The first player we want to highlight in this series is a dunk legend. Everybody loves Shawn Kemp! One of the most iconic dunkers of all time. Dunks like the Lister Blister.
He came into the league in 1989 as a 1st round pick. He was the youngest player in the NBA at that moment because he was drafted straight out of high school. He had a tough first season, only playing 13.8 minutes, scoring 6.5 and grabbing 4.3 rebounds per game. In his second year, he started to get the hang of it. He averaged around 15.0 points and 8.4 rebounds per game. He began to click with his star-studded cast consisting of Gary Payton, Eddie Johnson, Ricky Pierce and Nate McMillen. He became a big force on the field that opponents feared. He was no boy; this guy was a man. His nickname became the Reign Man because of his ability to reign over the opponents. This nickname was given by the Sonics announcer. He became a star and the new human highlight reel.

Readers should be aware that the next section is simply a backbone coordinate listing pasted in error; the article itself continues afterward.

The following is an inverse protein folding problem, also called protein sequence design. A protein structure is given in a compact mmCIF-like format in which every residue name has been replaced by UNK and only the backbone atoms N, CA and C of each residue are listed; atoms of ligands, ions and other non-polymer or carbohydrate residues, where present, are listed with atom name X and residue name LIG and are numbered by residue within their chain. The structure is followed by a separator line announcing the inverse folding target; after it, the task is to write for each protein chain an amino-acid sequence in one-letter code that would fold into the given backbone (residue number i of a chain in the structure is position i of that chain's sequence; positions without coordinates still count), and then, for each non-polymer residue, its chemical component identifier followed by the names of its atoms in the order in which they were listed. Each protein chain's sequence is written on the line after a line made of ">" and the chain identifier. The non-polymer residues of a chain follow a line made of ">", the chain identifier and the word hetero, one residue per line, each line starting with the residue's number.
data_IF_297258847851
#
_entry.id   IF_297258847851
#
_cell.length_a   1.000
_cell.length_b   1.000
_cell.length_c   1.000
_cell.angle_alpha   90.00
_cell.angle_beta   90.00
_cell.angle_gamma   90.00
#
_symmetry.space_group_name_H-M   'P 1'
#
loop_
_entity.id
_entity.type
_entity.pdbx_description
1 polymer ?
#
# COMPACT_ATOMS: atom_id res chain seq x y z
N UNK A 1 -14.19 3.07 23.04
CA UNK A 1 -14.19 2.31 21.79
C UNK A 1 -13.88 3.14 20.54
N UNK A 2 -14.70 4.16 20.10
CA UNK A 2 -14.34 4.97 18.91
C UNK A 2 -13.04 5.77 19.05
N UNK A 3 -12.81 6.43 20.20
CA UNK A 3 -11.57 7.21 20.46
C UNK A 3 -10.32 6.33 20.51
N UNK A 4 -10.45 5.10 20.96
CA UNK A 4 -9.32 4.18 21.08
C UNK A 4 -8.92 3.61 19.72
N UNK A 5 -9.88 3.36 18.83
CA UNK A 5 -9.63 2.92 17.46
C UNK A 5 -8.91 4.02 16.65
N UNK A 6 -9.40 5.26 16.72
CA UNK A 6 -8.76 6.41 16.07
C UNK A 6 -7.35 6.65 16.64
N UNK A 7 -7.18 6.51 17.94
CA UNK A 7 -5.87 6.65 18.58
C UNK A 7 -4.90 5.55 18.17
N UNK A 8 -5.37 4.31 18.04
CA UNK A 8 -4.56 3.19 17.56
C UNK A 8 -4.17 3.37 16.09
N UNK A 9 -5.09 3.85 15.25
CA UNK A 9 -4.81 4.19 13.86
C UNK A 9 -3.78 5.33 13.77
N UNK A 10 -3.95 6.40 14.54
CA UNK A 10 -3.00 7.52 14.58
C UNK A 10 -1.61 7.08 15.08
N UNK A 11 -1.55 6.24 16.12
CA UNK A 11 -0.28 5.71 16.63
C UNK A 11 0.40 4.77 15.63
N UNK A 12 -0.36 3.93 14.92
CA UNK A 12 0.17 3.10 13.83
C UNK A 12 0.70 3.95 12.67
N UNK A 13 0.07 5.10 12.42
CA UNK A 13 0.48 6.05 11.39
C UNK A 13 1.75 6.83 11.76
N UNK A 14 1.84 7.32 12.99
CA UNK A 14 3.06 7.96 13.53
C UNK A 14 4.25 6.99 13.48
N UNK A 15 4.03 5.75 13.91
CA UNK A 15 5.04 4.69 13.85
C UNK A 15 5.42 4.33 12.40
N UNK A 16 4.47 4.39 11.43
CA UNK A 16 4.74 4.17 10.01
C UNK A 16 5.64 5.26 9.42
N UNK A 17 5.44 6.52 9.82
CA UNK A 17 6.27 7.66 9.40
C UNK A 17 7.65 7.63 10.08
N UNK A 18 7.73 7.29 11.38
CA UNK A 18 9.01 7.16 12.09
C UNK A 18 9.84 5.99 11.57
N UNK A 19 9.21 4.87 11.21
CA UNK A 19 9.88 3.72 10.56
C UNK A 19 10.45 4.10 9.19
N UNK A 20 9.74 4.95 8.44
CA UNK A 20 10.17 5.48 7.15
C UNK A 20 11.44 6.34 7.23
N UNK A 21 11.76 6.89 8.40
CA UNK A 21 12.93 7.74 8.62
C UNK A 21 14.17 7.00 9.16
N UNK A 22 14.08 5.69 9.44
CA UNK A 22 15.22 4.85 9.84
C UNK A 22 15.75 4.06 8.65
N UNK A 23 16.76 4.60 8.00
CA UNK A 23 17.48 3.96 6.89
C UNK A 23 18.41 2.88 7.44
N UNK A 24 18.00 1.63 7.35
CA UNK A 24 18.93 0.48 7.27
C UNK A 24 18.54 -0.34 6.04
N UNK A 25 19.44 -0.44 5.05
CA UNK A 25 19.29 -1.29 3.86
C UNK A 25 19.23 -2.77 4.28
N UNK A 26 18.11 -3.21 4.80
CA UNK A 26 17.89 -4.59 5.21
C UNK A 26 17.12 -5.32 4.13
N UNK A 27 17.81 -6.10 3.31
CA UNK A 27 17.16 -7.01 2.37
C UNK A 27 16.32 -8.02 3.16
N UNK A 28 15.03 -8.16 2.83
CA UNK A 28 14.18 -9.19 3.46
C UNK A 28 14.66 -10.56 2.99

Over the next eight years, he averaged around 17 points a game with 8 to 9 rebounds. He even made it to the finals with the Seattle Supersonics but fell short due to a dominant Chicago Bulls squad lead by Michael Jordan and Scottie Pippen. After that he went to Cleveland and put up decent numbers. Due to the 1998-1999 NBA season lockout, the season was shortened. This was a terrible time for Kemp because he showed up at training camp weighing 325 pounds. He was unable to lose the weight and it became his downfall. The last seasons of his career were terrible and he never managed to recover. He retired from the NBA in 2003 with the Orlando Magic.
Shawn Kemp was despite his final seasons a great player. He was an athletic freak of nature and had some of the greatest dunks of all time. A lot of people believe he is Hall of Fame worthy. The only problem is that they think he played too short to be a Hall of Famer. His greatest years lasted about 8-9 years. Comparing him to the other power forward legends, he doesn’t stack up to careers like Kevin McHale or Karl Malone. Still, We are Basket believes he belongs in the Hall of Fame. His impact on the culture was so big. He became one of the reasons why 90’s basketball are regarded as the golden years of the NBA. The other reason was that he didn’t win a championship, but is this a requirement? So many players in the Hall of Fame have never won a championship. Winning a finals could, of course, boost a players credibility. But it can never decide whether a career is Hall of Fame worthy or not.